Thursday, October 2, 2008

Going Out of my Head

Earlier this week Mike Abbott wrote about how unconsciousness was his key to victory in Mega Man 9, and it reminded me of Lumines Live!.

My girlfriend has a dynamite Lumines Live! game. She slaughters me on a regular basis. It's a result of our differing play styles. Me, I'm planner-- I spend a lot of time in the early game laying out careful rows of blocks that will be easy to clear out. But she looks on my neat little rows with contempt. She's more a damn-the-torpedoes type. She works quickly-- she'll spend the first part of the game just dropping blocks pell-mell, as fast as she can. By the time I've got anything going, block-clearing wise, she'll have built up a lead by chipping into that initial heap and I'll be up against the wall. Give her some space to work she is nearly unstoppable, because I can't match her speed. I can't switch the planning-section of my brain off long enough to keep up with her.

Basically, she doesn't have to think about the game at all when she's playing, and this confers a huge competitive advantage over a thinker. She can beat me on total cruise control. While I'm feverishly scouring the block-pile for landing spots she can be daydreaming about kittens. She'll still win. I know what this mindset is like, because I'm totally capable of playing Guitar Hero without directing any conscious attention at all towards the wave of oncoming gems. I'll be off in some unrelated head-space and Strutter will leap, unbidden, from my hands.

There is that way that habituation causes us to internalize extremely ornate forms of reasoning, to the point that we are hardly able to make these inferences explicit. When we're apprehending a new rule-system we have to think about the rules in order to follow them. (“So, if I make a square of four blocks, then they will disappear when the time-line sweeps by” or, “If I press this button and strum with correct timing, then it'll play this note.”) But once you've trained yourself into practice of note-strumming and block-dropping all these explicit rules fall by the wayside, replaced by this kind of thoughtless mastery. That's why we call certain transcendent performances unconscious, or say that C.C. Sabathia was pitching out of his mind last Sunday.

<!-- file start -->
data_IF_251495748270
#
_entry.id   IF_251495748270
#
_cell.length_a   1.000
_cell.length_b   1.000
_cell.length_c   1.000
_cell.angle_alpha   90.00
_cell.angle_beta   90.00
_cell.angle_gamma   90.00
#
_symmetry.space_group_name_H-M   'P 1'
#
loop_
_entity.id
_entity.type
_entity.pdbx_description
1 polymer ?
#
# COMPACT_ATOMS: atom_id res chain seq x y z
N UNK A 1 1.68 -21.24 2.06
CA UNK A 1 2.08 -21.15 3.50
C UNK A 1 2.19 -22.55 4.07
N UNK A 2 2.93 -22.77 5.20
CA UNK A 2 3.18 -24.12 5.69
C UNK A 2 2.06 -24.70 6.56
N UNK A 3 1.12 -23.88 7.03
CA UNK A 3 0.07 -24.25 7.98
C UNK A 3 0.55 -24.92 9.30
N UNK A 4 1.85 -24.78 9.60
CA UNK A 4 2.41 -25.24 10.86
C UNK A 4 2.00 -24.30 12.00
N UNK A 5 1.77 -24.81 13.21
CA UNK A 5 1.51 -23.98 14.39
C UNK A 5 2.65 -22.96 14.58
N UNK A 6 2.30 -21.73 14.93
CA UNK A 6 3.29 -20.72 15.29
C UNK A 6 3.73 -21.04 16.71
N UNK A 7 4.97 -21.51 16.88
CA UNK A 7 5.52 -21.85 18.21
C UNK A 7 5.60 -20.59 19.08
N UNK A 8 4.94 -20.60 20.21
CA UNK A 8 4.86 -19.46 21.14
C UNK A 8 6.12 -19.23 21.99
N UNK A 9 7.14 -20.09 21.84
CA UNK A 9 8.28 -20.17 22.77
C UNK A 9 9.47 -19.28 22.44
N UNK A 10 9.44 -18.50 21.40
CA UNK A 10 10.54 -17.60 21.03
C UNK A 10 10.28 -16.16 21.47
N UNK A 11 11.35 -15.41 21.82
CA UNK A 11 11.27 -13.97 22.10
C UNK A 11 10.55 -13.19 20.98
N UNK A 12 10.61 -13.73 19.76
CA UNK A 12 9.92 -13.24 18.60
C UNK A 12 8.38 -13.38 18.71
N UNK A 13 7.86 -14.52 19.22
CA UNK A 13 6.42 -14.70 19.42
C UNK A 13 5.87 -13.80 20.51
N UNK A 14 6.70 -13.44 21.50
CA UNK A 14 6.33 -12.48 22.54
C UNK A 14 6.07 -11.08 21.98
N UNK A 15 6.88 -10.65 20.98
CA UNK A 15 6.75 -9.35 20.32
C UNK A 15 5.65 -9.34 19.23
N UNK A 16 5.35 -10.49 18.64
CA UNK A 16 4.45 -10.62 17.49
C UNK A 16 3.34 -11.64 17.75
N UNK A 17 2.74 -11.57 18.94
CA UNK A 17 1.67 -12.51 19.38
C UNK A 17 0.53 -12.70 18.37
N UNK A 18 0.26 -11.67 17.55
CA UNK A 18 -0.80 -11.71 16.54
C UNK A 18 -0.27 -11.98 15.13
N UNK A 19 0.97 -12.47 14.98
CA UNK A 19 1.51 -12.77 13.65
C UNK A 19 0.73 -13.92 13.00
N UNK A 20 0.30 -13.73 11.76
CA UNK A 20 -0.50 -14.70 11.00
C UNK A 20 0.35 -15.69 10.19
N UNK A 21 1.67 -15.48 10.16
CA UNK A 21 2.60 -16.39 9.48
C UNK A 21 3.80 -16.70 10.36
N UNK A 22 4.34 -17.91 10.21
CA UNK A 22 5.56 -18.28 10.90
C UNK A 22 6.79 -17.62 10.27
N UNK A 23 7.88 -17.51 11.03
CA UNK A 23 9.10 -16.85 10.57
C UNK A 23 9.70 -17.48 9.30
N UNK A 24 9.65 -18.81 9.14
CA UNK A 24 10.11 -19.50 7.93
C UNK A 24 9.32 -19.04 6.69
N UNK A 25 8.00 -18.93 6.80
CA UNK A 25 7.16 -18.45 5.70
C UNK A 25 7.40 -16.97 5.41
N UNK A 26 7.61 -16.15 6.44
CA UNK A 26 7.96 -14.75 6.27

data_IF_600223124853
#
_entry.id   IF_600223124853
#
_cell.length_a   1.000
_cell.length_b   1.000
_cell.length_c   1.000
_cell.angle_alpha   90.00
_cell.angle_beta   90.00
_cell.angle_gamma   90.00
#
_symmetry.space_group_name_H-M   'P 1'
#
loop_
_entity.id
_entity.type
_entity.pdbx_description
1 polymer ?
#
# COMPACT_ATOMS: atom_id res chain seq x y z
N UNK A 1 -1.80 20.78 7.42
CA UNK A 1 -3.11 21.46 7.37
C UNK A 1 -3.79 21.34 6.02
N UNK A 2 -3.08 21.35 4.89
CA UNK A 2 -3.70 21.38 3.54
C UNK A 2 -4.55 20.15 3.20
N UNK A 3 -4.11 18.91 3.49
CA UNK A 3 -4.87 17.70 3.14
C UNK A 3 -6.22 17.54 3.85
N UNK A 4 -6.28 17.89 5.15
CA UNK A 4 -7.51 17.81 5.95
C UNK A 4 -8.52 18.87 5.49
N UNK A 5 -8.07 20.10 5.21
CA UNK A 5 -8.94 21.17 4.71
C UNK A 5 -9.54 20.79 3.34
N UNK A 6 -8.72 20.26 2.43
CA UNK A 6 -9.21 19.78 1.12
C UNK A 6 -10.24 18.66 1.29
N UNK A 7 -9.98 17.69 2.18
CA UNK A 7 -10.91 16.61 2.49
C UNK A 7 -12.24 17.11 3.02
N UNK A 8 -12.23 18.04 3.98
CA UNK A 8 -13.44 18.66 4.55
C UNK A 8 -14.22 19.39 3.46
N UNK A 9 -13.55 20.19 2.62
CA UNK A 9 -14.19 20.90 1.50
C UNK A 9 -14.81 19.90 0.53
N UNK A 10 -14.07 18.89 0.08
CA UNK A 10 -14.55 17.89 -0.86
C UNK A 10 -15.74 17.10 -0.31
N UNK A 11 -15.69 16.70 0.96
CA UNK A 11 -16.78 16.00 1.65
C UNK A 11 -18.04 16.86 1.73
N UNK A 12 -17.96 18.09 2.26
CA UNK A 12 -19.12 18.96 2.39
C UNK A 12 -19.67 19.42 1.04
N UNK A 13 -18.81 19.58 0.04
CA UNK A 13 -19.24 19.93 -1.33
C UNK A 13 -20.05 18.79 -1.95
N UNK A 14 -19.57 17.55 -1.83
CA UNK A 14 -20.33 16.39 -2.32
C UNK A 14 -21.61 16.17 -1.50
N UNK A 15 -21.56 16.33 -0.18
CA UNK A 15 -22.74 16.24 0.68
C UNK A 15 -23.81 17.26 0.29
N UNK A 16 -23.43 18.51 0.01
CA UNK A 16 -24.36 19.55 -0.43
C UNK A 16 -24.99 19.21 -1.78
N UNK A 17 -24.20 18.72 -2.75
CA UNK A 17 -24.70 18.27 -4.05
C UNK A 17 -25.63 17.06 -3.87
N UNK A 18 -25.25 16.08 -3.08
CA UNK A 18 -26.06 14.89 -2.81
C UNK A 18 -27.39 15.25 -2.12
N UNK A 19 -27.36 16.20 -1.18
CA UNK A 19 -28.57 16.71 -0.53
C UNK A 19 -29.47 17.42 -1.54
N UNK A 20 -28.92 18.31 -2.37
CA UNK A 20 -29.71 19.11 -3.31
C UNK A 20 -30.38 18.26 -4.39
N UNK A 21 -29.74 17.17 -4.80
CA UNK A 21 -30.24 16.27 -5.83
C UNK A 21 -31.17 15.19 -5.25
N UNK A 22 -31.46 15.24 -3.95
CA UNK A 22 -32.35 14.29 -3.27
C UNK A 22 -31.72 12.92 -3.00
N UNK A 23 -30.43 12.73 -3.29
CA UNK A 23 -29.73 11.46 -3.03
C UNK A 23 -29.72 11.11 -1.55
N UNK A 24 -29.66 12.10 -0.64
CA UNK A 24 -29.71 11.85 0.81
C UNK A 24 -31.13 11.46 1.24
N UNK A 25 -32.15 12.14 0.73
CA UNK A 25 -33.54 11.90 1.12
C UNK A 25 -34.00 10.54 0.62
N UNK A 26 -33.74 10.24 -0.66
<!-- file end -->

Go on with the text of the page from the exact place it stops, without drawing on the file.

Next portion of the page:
Interesting philosophical problems arise from this kind of phenomenon. When we're pressed to justify ourselves, when we get to talking about things like knowledge and right action, we usually fall back on the idea that our beliefs and behavior stem from sound principles. We talk about how our conclusions follow from sound rules of evidence and logically sound reasoning. Philosophers tend to be caught up in the idea that there is an explicit set of rules that guides our reasoning in certain areas, and that our ability to state and justify these rules is the soul of wisdom. But experience shows that we can be pretty reliable performers (we can come out with correct performances-- expert block-dropping and peerless plastic-guitar-tapping) without ever being able to explicitly cite the rules that produced those performances. (Like, I know there's some sort of complicated algorithm being processed in the lizard-part of my brain, which is telling me when I shift my hand around on the neck of the guitar, but I'll be damned if I can tell you how or when I make that decision.) There is even this way that thinking about what you're doing ruins your capabilities-- when you start thinking about what you're attempting and it all goes to shit.

Even though we can often work backwards towards the guiding thread of reasoning if we think about it long enough, there are these more extreme cases where we cannot frame an explicit rule at all. American neopragmatist philosopher Robert Brandom uses the example of chicken-sexing in his book Articulating Reasons: “Industrial chicken-sexers can, I am told, reliably sort hatchlings into males and females by inspecting them, without having the least idea of how they do it. With enough training, they just catch on. In fact, as I hear the story, it has been established that although these experts uniformly believe that they make the discrimination visually, research has shown that the cues that their determinations actually depend on are olfactory... [they] are quite unable to offer reasons... for believing a particular chick to be male.” (102-3)